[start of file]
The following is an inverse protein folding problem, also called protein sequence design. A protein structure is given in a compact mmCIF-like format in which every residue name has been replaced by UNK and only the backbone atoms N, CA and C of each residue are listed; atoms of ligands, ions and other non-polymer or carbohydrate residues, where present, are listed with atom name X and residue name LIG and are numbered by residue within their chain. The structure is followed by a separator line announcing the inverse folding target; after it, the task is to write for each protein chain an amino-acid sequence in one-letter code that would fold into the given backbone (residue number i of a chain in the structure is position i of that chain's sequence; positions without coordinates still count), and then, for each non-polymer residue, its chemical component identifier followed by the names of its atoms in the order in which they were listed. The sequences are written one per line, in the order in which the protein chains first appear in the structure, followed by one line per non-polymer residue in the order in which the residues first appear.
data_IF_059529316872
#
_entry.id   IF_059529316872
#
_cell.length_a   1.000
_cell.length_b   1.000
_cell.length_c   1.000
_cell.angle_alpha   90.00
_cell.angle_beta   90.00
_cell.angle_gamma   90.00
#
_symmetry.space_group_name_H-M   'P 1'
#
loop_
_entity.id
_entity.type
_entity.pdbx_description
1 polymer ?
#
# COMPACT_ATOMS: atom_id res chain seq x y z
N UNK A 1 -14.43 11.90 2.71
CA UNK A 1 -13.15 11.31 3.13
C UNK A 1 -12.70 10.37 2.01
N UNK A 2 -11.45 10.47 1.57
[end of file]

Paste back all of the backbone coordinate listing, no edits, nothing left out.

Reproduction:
The following is an inverse protein folding problem, also called protein sequence design. A protein structure is given in a compact mmCIF-like format in which every residue name has been replaced by UNK and only the backbone atoms N, CA and C of each residue are listed; atoms of ligands, ions and other non-polymer or carbohydrate residues, where present, are listed with atom name X and residue name LIG and are numbered by residue within their chain. The structure is followed by a separator line announcing the inverse folding target; after it, the task is to write for each protein chain an amino-acid sequence in one-letter code that would fold into the given backbone (residue number i of a chain in the structure is position i of that chain's sequence; positions without coordinates still count), and then, for each non-polymer residue, its chemical component identifier followed by the names of its atoms in the order in which they were listed. The sequences are written one per line, in the order in which the protein chains first appear in the structure, followed by one line per non-polymer residue in the order in which the residues first appear.
data_IF_059529316872
#
_entry.id   IF_059529316872
#
_cell.length_a   1.000
_cell.length_b   1.000
_cell.length_c   1.000
_cell.angle_alpha   90.00
_cell.angle_beta   90.00
_cell.angle_gamma   90.00
#
_symmetry.space_group_name_H-M   'P 1'
#
loop_
_entity.id
_entity.type
_entity.pdbx_description
1 polymer ?
#
# COMPACT_ATOMS: atom_id res chain seq x y z
N UNK A 1 -14.43 11.90 2.71
CA UNK A 1 -13.15 11.31 3.13
C UNK A 1 -12.70 10.37 2.01
N UNK A 2 -11.45 10.47 1.57